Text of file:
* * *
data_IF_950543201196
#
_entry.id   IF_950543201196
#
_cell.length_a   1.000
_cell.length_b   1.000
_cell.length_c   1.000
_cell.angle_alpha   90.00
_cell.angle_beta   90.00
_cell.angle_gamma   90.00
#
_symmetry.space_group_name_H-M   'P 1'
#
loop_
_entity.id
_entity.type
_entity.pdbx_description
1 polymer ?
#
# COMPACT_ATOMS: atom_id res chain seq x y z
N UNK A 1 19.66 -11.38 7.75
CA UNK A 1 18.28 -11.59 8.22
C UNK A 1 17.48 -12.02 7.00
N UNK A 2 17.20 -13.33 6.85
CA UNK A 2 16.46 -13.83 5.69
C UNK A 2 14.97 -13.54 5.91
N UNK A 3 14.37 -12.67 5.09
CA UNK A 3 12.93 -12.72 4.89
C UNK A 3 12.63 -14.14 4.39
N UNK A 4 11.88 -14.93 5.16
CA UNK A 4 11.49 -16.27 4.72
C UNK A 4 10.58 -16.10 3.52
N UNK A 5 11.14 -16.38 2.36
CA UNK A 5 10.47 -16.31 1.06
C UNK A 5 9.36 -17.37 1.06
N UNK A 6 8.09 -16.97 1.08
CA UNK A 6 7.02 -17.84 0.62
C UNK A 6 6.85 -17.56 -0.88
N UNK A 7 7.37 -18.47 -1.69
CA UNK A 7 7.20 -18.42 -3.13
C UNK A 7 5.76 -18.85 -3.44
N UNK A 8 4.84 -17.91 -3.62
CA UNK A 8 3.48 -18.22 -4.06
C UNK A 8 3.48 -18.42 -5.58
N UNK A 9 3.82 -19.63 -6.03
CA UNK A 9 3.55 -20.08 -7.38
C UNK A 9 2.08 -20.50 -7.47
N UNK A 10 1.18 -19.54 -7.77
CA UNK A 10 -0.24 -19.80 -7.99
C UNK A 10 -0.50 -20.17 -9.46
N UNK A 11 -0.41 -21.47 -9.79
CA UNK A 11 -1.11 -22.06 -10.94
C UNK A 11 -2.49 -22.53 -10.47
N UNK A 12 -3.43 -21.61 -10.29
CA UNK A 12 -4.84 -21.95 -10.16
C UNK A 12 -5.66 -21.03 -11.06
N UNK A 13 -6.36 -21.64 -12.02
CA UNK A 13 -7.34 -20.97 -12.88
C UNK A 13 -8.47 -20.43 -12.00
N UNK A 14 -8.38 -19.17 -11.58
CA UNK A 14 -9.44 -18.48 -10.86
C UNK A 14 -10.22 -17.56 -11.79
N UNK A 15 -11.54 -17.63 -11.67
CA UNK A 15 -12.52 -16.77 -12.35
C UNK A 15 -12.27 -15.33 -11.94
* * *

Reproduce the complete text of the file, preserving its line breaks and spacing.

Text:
data_IF_950543201196
#
_entry.id   IF_950543201196
#
_cell.length_a   1.000
_cell.length_b   1.000
_cell.length_c   1.000
_cell.angle_alpha   90.00
_cell.angle_beta   90.00
_cell.angle_gamma   90.00
#
_symmetry.space_group_name_H-M   'P 1'
#
loop_
_entity.id
_entity.type
_entity.pdbx_description
1 polymer ?
#
# COMPACT_ATOMS: atom_id res chain seq x y z
N UNK A 1 19.66 -11.38 7.75
CA UNK A 1 18.28 -11.59 8.22
C UNK A 1 17.48 -12.02 7.00
N UNK A 2 17.20 -13.33 6.85
CA UNK A 2 16.46 -13.83 5.69
C UNK A 2 14.97 -13.54 5.91
N UNK A 3 14.37 -12.67 5.09
CA UNK A 3 12.93 -12.72 4.89
C UNK A 3 12.63 -14.14 4.39
N UNK A 4 11.88 -14.93 5.16
CA UNK A 4 11.49 -16.27 4.72
C UNK A 4 10.58 -16.10 3.52
N UNK A 5 11.14 -16.38 2.36
CA UNK A 5 10.47 -16.31 1.06
C UNK A 5 9.36 -17.37 1.06
N UNK A 6 8.09 -16.97 1.08
CA UNK A 6 7.02 -17.84 0.62
C UNK A 6 6.85 -17.56 -0.88
N UNK A 7 7.37 -18.47 -1.69
CA UNK A 7 7.20 -18.42 -3.13
C UNK A 7 5.76 -18.85 -3.44
N UNK A 8 4.84 -17.91 -3.62
CA UNK A 8 3.48 -18.22 -4.06
C UNK A 8 3.48 -18.42 -5.58
N UNK A 9 3.82 -19.63 -6.03
CA UNK A 9 3.55 -20.08 -7.38
C UNK A 9 2.08 -20.50 -7.47
N UNK A 10 1.18 -19.54 -7.77
CA UNK A 10 -0.24 -19.80 -7.99
C UNK A 10 -0.50 -20.17 -9.46
N UNK A 11 -0.41 -21.47 -9.79
CA UNK A 11 -1.11 -22.06 -10.94
C UNK A 11 -2.49 -22.53 -10.47
N UNK A 12 -3.43 -21.61 -10.29
CA UNK A 12 -4.84 -21.95 -10.16
C UNK A 12 -5.66 -21.03 -11.06
N UNK A 13 -6.36 -21.64 -12.02
CA UNK A 13 -7.34 -20.97 -12.88
C UNK A 13 -8.47 -20.43 -12.00
N UNK A 14 -8.38 -19.17 -11.58
CA UNK A 14 -9.44 -18.48 -10.86
C UNK A 14 -10.22 -17.56 -11.79
N UNK A 15 -11.54 -17.63 -11.67
CA UNK A 15 -12.52 -16.77 -12.35
C UNK A 15 -12.27 -15.33 -11.94